Eat The Darkness

by matthew ratajczak

Archive for May 2008

“I Have No Ethics”

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“I’m known for taking pictures very close, and the older I get, the closer I get.”  BG

Any Bruce Gilden fans out there? If you know his work and have always wondered who this man is and how he gets those up-close, flashed, confrontational street photographs, check out this short video from WNYC’s Street Shots series of Gilden being interviewed as he works his magic on the streets of Manhattan.

For a broader look at his work over the years, check out his portfolio on the Magnum Photos site or buy one of his books

Thanks for the video link Romain!


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May 28, 2008 at 10:55 AM

And when I get that feeling, I want “SPIRITUAL” healing

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Seance Room

I took a little road trip last Saturday with friends Deborah and Alex. I guess you could say it was a spiritual journey of sorts. OK, not really, but we did spend the day at the Cassadaga Spiritualist Camp in Cassadaga, Fla.

The camp is a 114-year-old spiritualist community populated with healers, mediums and other spiritually-minded people. One of, if not the largest, community of spiritualists in the country and possibly the world, the camp is the “oldest active religious community in the southeastern United States.”

Founded by George Colby and his spirit guide “Seneca,” the small community rests on 57-acres and has about 55 residents. There’s a spiritualist church, several homes where most of the mediums and healers work from, a haunted hotel and a bookstore that almost leveled me when I walked in due to the overpowering smell of incense.

The four of us took the $15 tour at 1:00 p.m., led by the Rev. Ben Cox, and learned about the historic community and what it is they actually believe in and practice. He told us about some crazy phenomena in the town. But best of all, he took us into a bona fide seance room (lit by a single red light bulb to better see the ectoplasm, duh), closed the door, sat down at the table, and proceeded to tell us all some ridiculous fucking stories about tables and objects that slide, vibrate and levitate, and people emitting the vaporous, and sometimes solid, ectoplasm that takes on the shape of the spirits former selves. Crazy shit. Interesting. A little creepy. But interesting nonetheless.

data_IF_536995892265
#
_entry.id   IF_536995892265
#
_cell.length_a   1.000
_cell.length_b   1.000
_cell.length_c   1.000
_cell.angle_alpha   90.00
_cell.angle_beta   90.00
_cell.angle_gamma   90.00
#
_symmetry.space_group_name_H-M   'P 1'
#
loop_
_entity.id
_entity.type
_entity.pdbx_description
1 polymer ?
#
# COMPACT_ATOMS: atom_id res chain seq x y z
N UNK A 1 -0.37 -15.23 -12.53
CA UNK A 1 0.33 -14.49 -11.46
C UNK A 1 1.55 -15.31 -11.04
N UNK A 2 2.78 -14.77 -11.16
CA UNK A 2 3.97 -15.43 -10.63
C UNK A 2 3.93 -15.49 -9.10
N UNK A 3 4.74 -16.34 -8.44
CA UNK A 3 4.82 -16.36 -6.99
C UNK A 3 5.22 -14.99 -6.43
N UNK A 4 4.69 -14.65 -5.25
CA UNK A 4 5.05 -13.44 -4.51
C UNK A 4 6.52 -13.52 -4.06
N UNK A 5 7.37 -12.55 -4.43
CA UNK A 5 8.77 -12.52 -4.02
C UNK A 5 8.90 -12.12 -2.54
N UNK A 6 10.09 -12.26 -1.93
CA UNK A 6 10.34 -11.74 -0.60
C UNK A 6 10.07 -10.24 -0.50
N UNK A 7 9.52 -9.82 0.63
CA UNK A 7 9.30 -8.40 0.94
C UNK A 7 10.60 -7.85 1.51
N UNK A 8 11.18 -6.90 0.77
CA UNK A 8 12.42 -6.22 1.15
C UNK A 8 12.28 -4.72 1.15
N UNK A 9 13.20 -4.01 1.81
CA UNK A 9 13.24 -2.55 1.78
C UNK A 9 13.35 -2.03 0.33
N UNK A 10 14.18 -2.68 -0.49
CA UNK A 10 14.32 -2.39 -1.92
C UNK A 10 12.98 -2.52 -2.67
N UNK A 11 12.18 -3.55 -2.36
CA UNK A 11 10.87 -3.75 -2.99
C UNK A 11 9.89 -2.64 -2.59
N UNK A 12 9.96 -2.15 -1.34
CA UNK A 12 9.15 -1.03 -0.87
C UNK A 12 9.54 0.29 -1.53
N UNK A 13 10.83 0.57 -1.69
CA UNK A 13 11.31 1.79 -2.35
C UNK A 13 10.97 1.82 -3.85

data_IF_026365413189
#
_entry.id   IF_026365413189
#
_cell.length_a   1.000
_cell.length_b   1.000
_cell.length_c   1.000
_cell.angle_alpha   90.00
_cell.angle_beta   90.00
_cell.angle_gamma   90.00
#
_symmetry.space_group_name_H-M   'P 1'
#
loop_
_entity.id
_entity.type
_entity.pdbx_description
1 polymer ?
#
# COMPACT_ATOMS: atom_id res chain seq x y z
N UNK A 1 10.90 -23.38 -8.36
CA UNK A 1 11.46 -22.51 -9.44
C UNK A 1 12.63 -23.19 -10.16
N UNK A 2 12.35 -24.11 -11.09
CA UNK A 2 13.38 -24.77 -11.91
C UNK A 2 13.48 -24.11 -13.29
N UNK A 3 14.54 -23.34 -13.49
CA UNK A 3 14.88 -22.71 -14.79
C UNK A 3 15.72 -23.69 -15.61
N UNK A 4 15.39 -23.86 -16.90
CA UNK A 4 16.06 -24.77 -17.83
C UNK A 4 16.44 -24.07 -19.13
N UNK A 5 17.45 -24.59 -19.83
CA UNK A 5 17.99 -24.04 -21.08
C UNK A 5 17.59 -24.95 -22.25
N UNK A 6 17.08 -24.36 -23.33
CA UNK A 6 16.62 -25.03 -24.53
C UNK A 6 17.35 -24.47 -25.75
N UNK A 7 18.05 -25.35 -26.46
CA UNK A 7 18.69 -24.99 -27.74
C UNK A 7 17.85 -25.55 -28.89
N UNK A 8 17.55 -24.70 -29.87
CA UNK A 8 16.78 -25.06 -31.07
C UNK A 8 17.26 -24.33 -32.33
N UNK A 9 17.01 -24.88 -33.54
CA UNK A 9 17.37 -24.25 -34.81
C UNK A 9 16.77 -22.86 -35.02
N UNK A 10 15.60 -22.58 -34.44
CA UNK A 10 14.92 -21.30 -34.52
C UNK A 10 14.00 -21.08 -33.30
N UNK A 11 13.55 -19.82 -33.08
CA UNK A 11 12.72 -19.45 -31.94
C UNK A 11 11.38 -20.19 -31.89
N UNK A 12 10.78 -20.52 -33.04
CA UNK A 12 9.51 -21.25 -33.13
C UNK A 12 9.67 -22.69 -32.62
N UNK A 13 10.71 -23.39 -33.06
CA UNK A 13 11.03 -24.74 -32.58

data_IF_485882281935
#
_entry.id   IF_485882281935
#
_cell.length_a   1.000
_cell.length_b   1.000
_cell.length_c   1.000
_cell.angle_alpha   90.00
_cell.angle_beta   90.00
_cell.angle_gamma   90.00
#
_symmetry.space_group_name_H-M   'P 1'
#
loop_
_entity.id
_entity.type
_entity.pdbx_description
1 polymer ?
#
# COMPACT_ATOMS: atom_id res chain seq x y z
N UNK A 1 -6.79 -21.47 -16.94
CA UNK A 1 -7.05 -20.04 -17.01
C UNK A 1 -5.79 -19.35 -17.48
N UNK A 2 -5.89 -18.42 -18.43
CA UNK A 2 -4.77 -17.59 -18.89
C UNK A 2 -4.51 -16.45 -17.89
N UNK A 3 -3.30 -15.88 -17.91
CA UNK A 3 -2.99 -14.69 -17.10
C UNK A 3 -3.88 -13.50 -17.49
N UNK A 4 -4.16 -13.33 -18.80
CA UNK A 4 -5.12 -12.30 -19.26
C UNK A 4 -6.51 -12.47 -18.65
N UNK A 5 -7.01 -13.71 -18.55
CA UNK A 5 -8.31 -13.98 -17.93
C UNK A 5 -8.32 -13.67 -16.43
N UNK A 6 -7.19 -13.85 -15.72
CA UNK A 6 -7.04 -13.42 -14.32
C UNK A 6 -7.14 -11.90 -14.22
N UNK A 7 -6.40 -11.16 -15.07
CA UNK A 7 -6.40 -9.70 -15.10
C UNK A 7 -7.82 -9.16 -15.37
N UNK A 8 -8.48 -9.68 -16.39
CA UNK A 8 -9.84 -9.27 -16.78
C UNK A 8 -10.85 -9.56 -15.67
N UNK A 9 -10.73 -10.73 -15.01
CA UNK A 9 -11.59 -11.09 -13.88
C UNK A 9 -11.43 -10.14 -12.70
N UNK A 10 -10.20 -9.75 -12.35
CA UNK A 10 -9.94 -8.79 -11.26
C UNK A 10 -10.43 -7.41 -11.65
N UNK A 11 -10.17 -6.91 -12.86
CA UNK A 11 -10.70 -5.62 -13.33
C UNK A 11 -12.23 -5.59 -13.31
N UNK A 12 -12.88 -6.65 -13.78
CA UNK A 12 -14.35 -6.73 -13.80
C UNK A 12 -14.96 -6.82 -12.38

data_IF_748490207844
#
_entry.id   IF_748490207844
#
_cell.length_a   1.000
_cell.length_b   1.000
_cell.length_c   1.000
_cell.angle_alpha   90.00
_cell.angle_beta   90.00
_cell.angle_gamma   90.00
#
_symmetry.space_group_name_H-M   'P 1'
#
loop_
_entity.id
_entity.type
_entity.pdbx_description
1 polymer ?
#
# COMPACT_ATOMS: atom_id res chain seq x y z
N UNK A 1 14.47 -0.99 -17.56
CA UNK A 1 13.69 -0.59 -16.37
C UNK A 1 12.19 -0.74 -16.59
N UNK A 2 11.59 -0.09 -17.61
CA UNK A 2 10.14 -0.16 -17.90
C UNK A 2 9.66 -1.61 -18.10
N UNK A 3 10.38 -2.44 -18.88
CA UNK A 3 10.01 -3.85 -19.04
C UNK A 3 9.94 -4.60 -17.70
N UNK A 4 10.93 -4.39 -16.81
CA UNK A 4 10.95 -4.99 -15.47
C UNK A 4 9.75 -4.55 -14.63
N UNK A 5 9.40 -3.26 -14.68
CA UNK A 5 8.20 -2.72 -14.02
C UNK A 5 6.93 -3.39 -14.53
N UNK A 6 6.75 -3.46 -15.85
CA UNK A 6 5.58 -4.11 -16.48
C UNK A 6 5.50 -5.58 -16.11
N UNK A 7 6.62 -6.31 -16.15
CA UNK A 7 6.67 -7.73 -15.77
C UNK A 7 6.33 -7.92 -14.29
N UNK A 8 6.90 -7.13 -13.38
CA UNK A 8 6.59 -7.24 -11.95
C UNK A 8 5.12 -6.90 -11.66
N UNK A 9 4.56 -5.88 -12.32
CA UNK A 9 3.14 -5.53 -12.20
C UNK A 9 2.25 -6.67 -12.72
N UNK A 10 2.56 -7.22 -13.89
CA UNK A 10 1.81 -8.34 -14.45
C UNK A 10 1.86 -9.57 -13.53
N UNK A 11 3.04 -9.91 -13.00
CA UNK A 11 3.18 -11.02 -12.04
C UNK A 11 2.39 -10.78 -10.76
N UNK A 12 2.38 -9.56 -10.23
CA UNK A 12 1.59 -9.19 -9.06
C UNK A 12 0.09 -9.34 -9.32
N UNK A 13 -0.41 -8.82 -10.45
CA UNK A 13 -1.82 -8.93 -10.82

Deborah spent too much money on an hour-long reading with two different mediums while Alex and I walked around town exploring and making photographs. She seemed to think it was worth it. We all had fun and that’s all that really matters.

So if you’re really into this kind of stuff or are just curious, Cassadaga is the place to go. Or if you live in Florida and are simply looking for an alternative to the beach, make the drive to central Florida and get your palm read or something.

All Photographs Copyright (c) 2008 Matthew Ratajczak All Rights Reserved

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May 27, 2008 at 12:39 AM

World Press Photo interviews

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A couple more popular blogs, here, and here, have already posted something about this. But in case you haven’t seen World Press Photo’s award interviews, a selection of video interviews with photographers talking about their prize-winning photographs, check it out here. It’s definitely worth it.